Haha! I should have re-read my post because it’s filled with typos. Oh no! it’s the social media that’s distracting me from being deliberate (no, I was lazy and didn’t want to proof read) — wait that’s just what a social media hound would do … 🙂
I’ve followed your blog for the last two years and have your books Deep Work and So Good They Can’t Ignore You. I finally decided to delete my twitter and facebook accounts. I would hate to look back on my life and regret not harnessing untapped potential because of social media. I think that some people can practice self-discipline in using social media however it takes a lot of will power. Will power I would rather use to help me in my professional endeavors. In addition, recently I couldn’t help but notice just how addictive social media sites can be and found an article by Michael Schulson on how social media sites are designed for people to become hooked on them to the point it is hard to disjoint from. The link to the article is here https://aeon.co/essays/if-the-internet-is-addictive-why-don-t-we-regulate-it
Thank you for your research and insights Cal.
Nassim Taleb’s Facebook account: https://www.facebook.com/nntaleb/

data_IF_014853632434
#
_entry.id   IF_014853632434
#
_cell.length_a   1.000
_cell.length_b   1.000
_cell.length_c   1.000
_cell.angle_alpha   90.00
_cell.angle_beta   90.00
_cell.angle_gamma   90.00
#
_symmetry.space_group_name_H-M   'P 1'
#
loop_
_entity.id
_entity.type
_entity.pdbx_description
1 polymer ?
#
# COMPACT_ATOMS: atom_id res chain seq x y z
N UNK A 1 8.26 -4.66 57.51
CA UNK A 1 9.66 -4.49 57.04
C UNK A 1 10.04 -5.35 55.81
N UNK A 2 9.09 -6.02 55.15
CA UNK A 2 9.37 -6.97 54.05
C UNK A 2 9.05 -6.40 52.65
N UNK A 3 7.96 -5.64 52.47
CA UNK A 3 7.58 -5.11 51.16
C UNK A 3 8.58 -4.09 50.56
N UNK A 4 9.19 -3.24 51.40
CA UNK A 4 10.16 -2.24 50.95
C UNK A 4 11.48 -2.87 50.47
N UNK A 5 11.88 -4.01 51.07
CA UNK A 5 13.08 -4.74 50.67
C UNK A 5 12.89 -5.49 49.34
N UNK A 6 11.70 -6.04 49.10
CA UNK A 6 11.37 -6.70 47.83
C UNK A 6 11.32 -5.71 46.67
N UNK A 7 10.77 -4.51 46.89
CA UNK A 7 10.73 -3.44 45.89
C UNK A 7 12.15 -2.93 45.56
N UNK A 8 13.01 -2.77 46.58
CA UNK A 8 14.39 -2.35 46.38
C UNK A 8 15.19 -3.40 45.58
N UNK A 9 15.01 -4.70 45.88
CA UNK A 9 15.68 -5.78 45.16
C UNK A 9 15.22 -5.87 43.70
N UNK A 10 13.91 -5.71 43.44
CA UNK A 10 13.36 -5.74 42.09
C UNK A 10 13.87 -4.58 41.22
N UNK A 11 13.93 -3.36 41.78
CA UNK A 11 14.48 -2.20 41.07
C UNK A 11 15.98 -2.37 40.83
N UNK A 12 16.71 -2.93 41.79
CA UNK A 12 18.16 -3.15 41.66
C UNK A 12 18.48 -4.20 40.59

I think you’re mistaken about Taleb being against social media. In fact, these are the tools that he uses to go berserk against charlatans.
Nassim’s Fooled by Randomness is a classic in the genre of erudite idea books.
What are those things that you would say ‘pay out’? Are these the actions listed in *Deep Work*?
Why are we so fascinated with trying to “revolutionise” our lives? If we stop seeking to always reinvent ourselves, and instead decide to make building a life and career worth living as we go, wouldn’t we make more progress? Is the pull of “newer” and the draw of “improvement” really a distraction which keeps us preoccupied with surface-level problems and hinders us from plunging the depths of our lives and fields?
I use “outdated” methods and devices because they don’t stop me from making progress the way I know I need to make it. Cal, I’ve been following your blog and writings since I was in high school and now I’m a Ph.D. student at the top university in the world (for my field), and I agree that you’re absolutely on the right track with this. But, perhaps the reason people still are so attracted to the newest technology and useless fads is because of a deep-seated psychological need for novelty and to continually “start over.” I argue that it then creates a diversion from a deep life and deep work. But how do we meet this need?